Chopard Singapore fails to notice missing millions

Geneva-based luxury goods company Chopard Singapore failed to notice it was missing S$11.2 million until a government investigator started looking into the embezzlement after a tip-off.

Now the former accounting manager of the luxury goods company, known for its watches and jewellery, has been sentenced to 15 years’ jail for siphoning the money from her employer over nearly seven years.

Chew Siew Lang, 53, misappropriated most of the money using erasable ink to write on cheques made out to Chopard suppliers for bogus transactions. After gaining the required two signatures on the cheques – Chew herself was an authorised signatory – she replaced the payee’s names with her own.

The offences took place between January 2006 and August 2012, and Chew spent at least $2.1 million on lottery bets – she wrote 76 cheques of between $20,000 and $68,000 to a Singapore Pools retailer.

In December, she pleaded guilty in the High Court to 56 charges – six counts of criminal breach of trust, 30 counts of falsification of accounts and 20 counts of using the benefits of her criminal conduct. A further 187 similar charges were taken into consideration.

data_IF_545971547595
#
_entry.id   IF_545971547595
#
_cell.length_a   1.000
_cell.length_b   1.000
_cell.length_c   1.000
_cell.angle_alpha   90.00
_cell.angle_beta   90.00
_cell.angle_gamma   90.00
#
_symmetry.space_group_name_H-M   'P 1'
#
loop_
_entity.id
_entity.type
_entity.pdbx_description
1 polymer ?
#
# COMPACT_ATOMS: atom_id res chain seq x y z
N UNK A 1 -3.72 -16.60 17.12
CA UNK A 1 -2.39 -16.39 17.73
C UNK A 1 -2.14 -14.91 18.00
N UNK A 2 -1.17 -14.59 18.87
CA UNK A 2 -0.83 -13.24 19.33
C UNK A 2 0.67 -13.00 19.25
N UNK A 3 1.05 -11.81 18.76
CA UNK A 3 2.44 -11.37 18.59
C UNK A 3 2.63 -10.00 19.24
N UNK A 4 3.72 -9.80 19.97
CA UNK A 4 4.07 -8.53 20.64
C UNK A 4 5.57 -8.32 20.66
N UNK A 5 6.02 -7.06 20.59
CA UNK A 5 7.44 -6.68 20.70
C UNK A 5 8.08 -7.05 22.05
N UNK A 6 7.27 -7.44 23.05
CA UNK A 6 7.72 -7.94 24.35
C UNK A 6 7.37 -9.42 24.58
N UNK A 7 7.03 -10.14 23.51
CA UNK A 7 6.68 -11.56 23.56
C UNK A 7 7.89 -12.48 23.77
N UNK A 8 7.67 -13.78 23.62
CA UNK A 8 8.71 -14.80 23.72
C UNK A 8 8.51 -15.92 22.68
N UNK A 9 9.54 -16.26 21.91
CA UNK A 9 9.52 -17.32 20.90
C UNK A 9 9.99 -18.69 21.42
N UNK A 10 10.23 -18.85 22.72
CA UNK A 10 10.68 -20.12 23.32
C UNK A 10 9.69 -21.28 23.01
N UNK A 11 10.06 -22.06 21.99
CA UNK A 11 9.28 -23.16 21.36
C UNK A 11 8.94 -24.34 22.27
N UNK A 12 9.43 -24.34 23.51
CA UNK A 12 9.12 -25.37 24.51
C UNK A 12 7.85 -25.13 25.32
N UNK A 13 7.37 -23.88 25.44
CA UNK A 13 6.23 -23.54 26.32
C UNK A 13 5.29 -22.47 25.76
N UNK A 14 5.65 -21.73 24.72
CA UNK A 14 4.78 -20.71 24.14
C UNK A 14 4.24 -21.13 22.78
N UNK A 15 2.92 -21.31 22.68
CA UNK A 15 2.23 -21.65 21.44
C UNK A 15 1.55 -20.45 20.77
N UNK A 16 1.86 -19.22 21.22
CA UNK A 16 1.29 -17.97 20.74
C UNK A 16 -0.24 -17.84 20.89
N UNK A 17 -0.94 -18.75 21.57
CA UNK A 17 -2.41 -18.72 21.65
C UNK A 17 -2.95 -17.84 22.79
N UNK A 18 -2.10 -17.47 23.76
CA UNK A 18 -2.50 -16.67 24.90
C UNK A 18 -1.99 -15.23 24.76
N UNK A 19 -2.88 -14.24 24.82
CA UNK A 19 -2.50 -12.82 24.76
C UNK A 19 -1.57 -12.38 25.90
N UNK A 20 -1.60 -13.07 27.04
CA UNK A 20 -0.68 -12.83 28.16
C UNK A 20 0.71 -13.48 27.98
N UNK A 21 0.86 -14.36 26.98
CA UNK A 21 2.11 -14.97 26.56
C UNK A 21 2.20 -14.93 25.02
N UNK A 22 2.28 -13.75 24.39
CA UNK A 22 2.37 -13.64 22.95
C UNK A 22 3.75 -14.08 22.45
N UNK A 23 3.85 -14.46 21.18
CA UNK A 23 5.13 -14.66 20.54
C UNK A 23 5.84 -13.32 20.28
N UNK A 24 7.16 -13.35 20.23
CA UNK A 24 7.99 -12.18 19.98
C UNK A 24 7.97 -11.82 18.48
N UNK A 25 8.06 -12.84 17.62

The prosecution had sought 18 to 20 years’ jail, but the defence argued that Chew has an impulse control disorder that turns her into a pathological gambler. The case was adjourned after Justice Woo Bih Li asked if there was a causal link between her mental disorder and her offences.

In her latest appearance, Chew’s lawyer, Daniel Chia, told the court his client was not pursuing the point about her disorder after the prosecution submitted two psychiatric reports. He sought a jail term of 12 years.

In sentencing, Justice Woo noted it was good Chew has the support of her family. “However, I also have to take into account that you misappropriate a very huge sum for which only a small portion has been recovered.”

Chopard found out about the embezzlement only after the Commercial Affairs Department started investigating Chew. The company sacked her in August 2012, and two months later filed a civil suit against her. It has managed to recover only $197,000.

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